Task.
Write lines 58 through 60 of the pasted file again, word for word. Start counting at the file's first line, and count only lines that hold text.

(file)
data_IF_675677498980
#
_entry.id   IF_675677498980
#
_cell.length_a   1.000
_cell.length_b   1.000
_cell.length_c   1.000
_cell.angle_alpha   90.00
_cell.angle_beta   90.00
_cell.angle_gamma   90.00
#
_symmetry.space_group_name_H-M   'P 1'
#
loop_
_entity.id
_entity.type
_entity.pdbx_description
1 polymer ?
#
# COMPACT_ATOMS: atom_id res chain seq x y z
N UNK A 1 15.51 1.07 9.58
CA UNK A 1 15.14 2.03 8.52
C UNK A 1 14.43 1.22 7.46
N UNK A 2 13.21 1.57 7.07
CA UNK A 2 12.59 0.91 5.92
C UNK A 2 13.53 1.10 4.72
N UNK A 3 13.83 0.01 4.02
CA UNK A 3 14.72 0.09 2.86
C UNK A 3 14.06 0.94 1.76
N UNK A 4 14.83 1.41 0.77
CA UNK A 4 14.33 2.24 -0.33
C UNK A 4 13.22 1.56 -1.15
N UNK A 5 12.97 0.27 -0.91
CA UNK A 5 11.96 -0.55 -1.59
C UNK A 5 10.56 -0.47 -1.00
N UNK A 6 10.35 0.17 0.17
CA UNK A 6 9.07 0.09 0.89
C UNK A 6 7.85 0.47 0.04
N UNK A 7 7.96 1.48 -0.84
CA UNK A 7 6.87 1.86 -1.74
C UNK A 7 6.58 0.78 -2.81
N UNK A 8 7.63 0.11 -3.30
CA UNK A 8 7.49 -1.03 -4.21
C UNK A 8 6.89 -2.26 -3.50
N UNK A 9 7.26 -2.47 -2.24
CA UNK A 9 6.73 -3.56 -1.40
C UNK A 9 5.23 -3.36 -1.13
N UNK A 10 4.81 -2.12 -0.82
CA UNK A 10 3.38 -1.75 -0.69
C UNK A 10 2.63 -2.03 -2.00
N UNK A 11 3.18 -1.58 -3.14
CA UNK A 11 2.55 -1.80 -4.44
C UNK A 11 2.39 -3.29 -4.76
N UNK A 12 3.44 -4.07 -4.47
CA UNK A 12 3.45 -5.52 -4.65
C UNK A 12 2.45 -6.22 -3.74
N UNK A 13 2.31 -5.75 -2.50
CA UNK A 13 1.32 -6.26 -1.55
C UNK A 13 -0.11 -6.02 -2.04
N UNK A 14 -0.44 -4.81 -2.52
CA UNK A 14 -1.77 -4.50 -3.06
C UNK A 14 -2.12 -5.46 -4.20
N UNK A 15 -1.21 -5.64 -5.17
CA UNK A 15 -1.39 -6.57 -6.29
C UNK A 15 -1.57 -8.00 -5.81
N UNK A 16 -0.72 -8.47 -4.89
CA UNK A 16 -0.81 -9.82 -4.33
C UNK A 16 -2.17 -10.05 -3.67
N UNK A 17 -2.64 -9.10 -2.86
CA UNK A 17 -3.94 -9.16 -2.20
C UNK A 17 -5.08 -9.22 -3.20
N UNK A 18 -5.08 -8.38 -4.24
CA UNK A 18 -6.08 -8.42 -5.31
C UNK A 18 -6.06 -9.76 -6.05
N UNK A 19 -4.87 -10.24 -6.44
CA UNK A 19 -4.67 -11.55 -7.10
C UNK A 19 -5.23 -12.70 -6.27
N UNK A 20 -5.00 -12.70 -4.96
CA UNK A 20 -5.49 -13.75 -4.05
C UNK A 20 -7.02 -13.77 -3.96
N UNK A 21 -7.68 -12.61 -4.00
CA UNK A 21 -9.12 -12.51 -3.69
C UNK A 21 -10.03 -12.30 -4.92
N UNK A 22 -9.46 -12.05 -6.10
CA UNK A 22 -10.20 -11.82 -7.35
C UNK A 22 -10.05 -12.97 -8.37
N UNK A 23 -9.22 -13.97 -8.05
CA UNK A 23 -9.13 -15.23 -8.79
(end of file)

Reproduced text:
CA UNK A 13 1.32 -6.26 -1.55
C UNK A 13 -0.11 -6.02 -2.04
N UNK A 14 -0.44 -4.81 -2.52